A 17 year-old promoter, a pianist who’d missed some serious sleep over a few days due to a chronic back problem, a gig that didn’t start until 11:30 at night and a very sub-standard piano without fully working pedals … an unlikely recipe for the highest selling solo jazz LP in history and the all-time top-selling piano LP ever. But at 1537 we* don’t deal in anything as mundane as facts and figures, we prefer to deal in the imponderables like love, enthusiastically. Which is just as well as Keith Jarrett The Köln Concert is made for enthusiastic lovin’.
I have no hesitation in letting others wiser, elderlyer and more erudite than I expound upon the harmonic pleasures contained within this double album, but bend your head close to mine and I will impart a very great secret to you. If you are 38 years old, then there is a 78.64% chance that you were conceived to the sound of the first side this LP, cunningly called ‘Part I’; I know you may shrink from envisaging such parental jollies but it is after all the thing that has led to your very existence, your ability to breathe, to dream, to forge your own destiny and to read my blog**. If you are one of the 21.36% who weren’t, umm, catapulted into being to the sound of ‘Part I’, then I am simply impressed that your dad made it all the way through to ‘Part II’ – what a stud muffin! If any of you out there were conceived to the sound of ‘Part IV’ then, from personal experience, I can only assume that one of your folks got a bit over-excited and put the wrong side on first. True story.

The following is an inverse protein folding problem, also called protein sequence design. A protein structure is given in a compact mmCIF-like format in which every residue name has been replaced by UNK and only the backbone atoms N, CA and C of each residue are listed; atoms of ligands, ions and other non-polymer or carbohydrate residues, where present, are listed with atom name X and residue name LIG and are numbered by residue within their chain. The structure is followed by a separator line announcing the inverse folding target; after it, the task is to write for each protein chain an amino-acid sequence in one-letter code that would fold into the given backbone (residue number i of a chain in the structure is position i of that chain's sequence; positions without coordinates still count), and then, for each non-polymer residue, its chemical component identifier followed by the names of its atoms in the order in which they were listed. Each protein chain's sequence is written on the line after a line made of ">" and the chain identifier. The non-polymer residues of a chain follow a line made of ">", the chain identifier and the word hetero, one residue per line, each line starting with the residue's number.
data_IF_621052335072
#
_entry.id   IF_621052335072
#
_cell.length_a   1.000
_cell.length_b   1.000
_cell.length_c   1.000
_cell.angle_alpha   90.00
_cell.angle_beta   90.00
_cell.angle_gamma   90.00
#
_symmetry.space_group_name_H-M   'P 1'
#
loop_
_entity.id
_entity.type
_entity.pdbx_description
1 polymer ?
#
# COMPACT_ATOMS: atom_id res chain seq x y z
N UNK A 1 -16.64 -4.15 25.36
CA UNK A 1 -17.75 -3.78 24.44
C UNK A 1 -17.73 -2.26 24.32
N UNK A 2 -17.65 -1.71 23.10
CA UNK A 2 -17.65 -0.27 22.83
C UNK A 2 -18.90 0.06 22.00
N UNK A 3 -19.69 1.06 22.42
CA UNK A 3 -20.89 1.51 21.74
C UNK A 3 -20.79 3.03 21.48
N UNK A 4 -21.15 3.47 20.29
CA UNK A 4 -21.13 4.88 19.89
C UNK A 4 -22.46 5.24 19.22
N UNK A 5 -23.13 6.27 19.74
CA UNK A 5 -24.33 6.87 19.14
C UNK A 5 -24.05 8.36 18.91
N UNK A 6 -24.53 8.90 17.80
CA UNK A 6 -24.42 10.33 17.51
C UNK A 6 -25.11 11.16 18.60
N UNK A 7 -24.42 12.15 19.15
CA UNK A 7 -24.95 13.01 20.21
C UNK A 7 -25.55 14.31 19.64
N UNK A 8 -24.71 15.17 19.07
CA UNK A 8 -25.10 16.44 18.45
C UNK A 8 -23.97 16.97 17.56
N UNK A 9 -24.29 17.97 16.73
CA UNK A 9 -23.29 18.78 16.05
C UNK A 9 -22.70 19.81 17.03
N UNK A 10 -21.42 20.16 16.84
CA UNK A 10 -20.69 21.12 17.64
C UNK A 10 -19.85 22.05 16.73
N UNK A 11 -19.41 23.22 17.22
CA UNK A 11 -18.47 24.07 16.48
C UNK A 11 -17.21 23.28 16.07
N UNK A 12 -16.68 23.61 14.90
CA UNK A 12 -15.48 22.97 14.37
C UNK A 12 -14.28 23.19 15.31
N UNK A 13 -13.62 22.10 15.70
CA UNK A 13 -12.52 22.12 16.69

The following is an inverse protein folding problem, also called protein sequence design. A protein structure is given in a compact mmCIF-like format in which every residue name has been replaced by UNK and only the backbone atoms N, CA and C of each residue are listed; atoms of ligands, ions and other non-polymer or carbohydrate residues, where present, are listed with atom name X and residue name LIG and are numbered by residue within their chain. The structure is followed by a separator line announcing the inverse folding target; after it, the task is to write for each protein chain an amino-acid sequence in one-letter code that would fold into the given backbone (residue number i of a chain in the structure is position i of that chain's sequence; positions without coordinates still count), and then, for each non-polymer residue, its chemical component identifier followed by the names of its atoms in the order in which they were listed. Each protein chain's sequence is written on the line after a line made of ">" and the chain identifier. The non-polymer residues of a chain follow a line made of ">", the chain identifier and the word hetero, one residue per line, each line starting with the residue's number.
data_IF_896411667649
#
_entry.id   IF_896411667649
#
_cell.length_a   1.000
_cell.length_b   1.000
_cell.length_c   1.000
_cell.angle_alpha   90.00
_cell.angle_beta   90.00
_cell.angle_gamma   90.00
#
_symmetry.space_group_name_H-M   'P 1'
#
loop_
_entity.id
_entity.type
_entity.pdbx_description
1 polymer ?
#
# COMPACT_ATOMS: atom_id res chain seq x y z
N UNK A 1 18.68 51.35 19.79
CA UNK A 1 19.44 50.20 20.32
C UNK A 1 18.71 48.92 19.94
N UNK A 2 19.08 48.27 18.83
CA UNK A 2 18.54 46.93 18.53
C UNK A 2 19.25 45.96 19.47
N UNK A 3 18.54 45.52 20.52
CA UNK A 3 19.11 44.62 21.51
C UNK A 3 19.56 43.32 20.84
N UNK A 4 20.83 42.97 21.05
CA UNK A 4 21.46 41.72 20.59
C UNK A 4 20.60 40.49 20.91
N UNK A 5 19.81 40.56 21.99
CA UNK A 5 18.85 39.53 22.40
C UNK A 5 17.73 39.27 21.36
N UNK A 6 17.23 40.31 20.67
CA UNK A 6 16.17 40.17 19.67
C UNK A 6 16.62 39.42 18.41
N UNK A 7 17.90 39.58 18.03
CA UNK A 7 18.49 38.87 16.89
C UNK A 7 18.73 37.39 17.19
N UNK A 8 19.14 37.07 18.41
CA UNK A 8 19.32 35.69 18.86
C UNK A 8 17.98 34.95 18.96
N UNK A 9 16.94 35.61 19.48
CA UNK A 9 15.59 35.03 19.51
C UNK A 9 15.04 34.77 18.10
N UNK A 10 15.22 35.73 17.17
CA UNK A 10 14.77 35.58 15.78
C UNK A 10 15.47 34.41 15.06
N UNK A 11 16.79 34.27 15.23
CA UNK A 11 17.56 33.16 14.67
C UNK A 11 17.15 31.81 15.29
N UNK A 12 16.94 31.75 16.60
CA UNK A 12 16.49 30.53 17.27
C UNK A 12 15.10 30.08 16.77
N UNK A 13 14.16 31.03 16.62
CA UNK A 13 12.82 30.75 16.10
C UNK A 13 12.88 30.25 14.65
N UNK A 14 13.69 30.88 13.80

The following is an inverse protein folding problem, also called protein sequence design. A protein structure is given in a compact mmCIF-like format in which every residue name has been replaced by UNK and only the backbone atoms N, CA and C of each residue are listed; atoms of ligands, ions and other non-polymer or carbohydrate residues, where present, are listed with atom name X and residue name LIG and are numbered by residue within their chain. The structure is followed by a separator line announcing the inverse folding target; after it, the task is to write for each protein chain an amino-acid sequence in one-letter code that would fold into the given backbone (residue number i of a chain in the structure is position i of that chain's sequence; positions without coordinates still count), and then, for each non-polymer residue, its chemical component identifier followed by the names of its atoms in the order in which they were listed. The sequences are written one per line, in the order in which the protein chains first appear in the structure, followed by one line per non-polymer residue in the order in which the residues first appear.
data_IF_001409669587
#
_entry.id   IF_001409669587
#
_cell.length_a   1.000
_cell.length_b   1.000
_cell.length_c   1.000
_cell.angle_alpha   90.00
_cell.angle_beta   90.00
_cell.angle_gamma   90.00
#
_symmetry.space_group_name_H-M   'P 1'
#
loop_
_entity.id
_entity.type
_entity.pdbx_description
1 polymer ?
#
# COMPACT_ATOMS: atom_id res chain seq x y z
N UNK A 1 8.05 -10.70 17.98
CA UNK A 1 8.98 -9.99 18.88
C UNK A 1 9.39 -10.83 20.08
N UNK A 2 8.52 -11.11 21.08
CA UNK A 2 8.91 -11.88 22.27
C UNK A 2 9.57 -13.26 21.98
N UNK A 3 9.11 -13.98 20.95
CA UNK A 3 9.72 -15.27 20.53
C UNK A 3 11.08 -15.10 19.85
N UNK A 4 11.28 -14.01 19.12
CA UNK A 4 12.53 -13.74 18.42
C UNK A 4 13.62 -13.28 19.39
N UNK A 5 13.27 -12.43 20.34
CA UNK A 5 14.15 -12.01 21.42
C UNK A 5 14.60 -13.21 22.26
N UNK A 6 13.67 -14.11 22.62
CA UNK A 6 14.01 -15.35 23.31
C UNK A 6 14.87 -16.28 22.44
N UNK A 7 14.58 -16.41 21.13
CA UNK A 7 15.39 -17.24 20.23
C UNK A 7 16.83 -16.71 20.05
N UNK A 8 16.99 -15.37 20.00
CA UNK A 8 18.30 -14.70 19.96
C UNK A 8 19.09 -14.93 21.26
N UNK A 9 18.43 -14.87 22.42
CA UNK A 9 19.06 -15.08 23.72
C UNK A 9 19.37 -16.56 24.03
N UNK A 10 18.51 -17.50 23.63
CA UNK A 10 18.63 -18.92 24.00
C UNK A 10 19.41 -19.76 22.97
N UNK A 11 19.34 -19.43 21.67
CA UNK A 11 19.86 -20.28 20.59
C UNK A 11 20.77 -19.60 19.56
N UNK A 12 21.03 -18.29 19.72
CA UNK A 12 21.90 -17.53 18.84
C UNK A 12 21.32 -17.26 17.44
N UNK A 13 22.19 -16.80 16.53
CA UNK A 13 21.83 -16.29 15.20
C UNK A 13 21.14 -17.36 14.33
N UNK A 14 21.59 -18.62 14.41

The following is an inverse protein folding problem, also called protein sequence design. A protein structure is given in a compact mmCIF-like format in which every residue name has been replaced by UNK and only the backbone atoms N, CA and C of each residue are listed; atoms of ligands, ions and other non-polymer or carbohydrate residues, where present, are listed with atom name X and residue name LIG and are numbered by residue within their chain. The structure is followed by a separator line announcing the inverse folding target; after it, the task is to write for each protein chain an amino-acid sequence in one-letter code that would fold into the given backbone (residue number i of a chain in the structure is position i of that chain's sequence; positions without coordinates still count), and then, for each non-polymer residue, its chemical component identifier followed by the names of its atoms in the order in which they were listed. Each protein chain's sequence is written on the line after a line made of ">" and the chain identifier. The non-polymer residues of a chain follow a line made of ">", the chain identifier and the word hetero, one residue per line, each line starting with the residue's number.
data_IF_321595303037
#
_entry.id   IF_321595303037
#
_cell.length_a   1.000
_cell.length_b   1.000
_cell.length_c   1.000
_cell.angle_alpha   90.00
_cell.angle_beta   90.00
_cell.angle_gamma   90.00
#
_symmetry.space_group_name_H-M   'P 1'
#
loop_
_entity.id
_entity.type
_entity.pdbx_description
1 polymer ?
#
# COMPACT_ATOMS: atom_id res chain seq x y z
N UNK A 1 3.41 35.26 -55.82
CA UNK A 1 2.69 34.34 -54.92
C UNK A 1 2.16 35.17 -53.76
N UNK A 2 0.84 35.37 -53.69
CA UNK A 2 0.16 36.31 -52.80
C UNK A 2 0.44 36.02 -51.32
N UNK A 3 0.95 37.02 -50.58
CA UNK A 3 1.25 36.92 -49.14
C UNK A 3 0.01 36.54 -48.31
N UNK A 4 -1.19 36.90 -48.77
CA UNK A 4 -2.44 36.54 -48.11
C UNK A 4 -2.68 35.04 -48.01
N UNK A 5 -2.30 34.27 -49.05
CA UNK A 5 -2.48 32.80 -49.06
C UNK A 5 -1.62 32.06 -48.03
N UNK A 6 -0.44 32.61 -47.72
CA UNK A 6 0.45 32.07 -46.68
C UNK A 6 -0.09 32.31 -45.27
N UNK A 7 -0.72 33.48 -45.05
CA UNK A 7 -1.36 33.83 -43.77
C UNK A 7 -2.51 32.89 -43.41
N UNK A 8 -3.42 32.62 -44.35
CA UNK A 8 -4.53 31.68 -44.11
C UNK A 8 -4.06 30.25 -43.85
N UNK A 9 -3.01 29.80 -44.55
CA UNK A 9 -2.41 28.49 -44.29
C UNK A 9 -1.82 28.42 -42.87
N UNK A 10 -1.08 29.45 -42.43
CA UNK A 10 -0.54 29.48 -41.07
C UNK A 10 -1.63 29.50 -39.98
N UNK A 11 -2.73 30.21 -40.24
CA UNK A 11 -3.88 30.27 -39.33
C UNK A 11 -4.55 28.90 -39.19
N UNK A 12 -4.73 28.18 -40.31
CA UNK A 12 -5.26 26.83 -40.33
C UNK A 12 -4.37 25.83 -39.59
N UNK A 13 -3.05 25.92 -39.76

Recorded on 24 January 1975 The Köln Concert has been the make-out album of choice for generations of overly hairy pseudo-sensitive types, or even just genius background doodlings for legions of overly hairy stoned pseudo-sensitive types. Again trust me, I have it on good authority*^ that cosmic quantities of righteous herb has been consumed to the sound of Mr Jarrett’s German opus. I think as the Cosmusiconauts we are, we owe it to generations as yet unborn to review this phenomenon on the eve of this remarkable album’s 40th anniversary.